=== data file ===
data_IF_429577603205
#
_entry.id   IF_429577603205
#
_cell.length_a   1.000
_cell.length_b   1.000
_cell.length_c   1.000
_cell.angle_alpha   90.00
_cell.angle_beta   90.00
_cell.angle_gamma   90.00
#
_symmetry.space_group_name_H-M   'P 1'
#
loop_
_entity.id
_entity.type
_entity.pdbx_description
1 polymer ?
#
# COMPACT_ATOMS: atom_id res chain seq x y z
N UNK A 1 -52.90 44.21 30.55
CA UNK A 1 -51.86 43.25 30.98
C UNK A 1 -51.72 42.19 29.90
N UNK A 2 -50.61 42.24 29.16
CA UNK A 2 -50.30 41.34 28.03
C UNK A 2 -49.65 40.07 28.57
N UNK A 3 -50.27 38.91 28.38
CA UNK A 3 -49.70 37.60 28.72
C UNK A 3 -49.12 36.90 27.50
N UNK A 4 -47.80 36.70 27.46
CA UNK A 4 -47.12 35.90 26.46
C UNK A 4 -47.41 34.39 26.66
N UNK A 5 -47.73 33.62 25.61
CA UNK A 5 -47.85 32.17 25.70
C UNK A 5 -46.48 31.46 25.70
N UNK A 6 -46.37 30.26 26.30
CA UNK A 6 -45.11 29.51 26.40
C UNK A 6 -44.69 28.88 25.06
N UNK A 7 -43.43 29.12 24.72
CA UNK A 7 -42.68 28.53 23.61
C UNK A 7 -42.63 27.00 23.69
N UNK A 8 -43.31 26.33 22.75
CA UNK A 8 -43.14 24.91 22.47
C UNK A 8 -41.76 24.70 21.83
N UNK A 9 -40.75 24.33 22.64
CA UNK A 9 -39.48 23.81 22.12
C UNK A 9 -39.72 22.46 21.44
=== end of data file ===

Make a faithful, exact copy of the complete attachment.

data_IF_429577603205
#
_entry.id   IF_429577603205
#
_cell.length_a   1.000
_cell.length_b   1.000
_cell.length_c   1.000
_cell.angle_alpha   90.00
_cell.angle_beta   90.00
_cell.angle_gamma   90.00
#
_symmetry.space_group_name_H-M   'P 1'
#
loop_
_entity.id
_entity.type
_entity.pdbx_description
1 polymer ?
#
# COMPACT_ATOMS: atom_id res chain seq x y z
N UNK A 1 -52.90 44.21 30.55
CA UNK A 1 -51.86 43.25 30.98
C UNK A 1 -51.72 42.19 29.90
N UNK A 2 -50.61 42.24 29.16
CA UNK A 2 -50.30 41.34 28.03
C UNK A 2 -49.65 40.07 28.57
N UNK A 3 -50.27 38.91 28.38
CA UNK A 3 -49.70 37.60 28.72
C UNK A 3 -49.12 36.90 27.50
N UNK A 4 -47.80 36.70 27.46
CA UNK A 4 -47.12 35.90 26.46
C UNK A 4 -47.41 34.39 26.66
N UNK A 5 -47.73 33.62 25.61
CA UNK A 5 -47.85 32.17 25.70
C UNK A 5 -46.48 31.46 25.70
N UNK A 6 -46.37 30.26 26.30
CA UNK A 6 -45.11 29.51 26.40
C UNK A 6 -44.69 28.88 25.06
N UNK A 7 -43.43 29.12 24.72
CA UNK A 7 -42.68 28.53 23.61
C UNK A 7 -42.63 27.00 23.69
N UNK A 8 -43.31 26.33 22.75
CA UNK A 8 -43.14 24.91 22.47
C UNK A 8 -41.76 24.70 21.83
N UNK A 9 -40.75 24.33 22.64
CA UNK A 9 -39.48 23.81 22.12
C UNK A 9 -39.72 22.46 21.44